“Fuck the intercom,” Brett read. He had needed something to read at Group. This was what he had come up with.
“Fuck the fucking intercom.” It used to interrupt us with announcements all the time in the middle of a reading.
“Fuck the fucking, fucking intercom.”
Mrs. Bronte erupted. “This is not appropriate for this group.” She looked at me and I nodded.
“Cursing is allowed if it adds to the piece, but is not to be the focal point of the writing.” I looked at him with a hateful eye. “If you want to call it that.” I waved at Brilliance. “We are moving on. Brilliance, you have something?”
He was small, pock ridden with acne, glum and quiet. The object of ridicule and wrath. But he was one of the best writers I have read to this day. Brilliance had a way to his writing. It was dark the way that a rose is dark when it just begins to sag. When the wrinkles are coming for it and its bloom falls open, tired and exhausted, unable to spring back into place.
Brilliance was the best of us, in my opinion, and this was no different. His voice shook when he read. He was always near to crying. His hands trembled as he spoke, fear of jeering gripped him in a panicked frenzy. But he was safe here.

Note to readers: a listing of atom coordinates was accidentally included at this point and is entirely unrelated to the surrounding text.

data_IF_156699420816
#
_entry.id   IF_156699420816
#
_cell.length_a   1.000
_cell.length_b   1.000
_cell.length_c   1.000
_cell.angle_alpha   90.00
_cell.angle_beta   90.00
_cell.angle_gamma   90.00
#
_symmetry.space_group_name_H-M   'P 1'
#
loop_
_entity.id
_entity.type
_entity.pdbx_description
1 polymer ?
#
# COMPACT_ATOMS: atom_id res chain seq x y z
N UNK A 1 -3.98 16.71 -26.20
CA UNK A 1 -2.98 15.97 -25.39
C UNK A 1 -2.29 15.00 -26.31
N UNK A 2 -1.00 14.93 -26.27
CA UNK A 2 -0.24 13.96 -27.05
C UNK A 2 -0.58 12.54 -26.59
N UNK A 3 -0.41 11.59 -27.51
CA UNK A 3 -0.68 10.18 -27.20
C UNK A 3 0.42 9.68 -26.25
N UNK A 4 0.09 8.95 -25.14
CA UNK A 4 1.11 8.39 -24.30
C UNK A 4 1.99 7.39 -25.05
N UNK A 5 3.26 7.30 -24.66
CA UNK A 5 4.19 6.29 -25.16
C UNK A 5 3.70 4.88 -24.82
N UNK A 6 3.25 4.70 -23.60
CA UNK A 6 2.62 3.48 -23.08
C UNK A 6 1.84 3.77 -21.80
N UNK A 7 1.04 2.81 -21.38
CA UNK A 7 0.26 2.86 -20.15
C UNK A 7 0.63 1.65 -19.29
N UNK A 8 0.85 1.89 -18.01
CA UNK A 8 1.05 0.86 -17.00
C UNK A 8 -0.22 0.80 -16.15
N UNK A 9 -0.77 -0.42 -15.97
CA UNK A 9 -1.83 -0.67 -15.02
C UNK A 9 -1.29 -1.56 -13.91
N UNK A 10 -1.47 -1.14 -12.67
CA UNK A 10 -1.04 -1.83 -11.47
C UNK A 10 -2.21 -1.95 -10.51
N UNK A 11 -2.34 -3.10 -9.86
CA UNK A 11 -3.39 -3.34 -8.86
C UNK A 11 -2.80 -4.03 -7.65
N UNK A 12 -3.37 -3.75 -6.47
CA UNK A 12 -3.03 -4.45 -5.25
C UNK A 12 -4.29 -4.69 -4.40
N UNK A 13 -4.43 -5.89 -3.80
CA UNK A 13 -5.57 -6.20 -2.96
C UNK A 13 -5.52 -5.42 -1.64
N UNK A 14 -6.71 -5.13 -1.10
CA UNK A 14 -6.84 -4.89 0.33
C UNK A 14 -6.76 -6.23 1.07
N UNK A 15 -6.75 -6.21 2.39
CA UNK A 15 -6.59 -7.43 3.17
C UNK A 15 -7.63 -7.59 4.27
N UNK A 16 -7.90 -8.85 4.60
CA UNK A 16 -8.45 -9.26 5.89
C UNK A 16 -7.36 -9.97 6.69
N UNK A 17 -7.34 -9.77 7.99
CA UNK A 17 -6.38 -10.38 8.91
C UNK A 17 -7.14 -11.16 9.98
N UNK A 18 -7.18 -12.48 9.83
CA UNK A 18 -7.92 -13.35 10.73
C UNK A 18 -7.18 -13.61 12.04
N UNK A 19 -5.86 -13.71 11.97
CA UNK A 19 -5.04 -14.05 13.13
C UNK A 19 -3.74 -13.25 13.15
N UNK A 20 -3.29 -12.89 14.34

The boy hated me with a passion that is unheard of. To this day, I cannot grasp how much he hated me. They say he hated me so greatly that he would not talk about it. When people hate something, they always want to bad mouth it. They always want to tear it down or break it as much as they can. Hate brings out the devil in man. But this boy’s hate of me was so mighty that he suffered actual physical pain when people talked about me. He was barely able to sit in a room with me without getting sick to his stomach. But here he sat, reading his tragically breathtaking piece, breaking every heart and bringing damnation to any person that had to follow him.
I wept in the glow of his piece. It shut everyone down. Brilliance had a tendency to do that.
We rambled out of the classroom, set for places unknown.
“What’s next?” Walleye asked.
“Jammy’s house. I’m thirsty. Jammy, can I steal a drink?” I said. It was the closest house to the school, and her mother loved us.
“You can of course, but then you have to leave. I have to do my project for English,” she said.
“What are you doing?” Chanel asked. It was a yearly project for the sophomore teacher, and everyone hated it.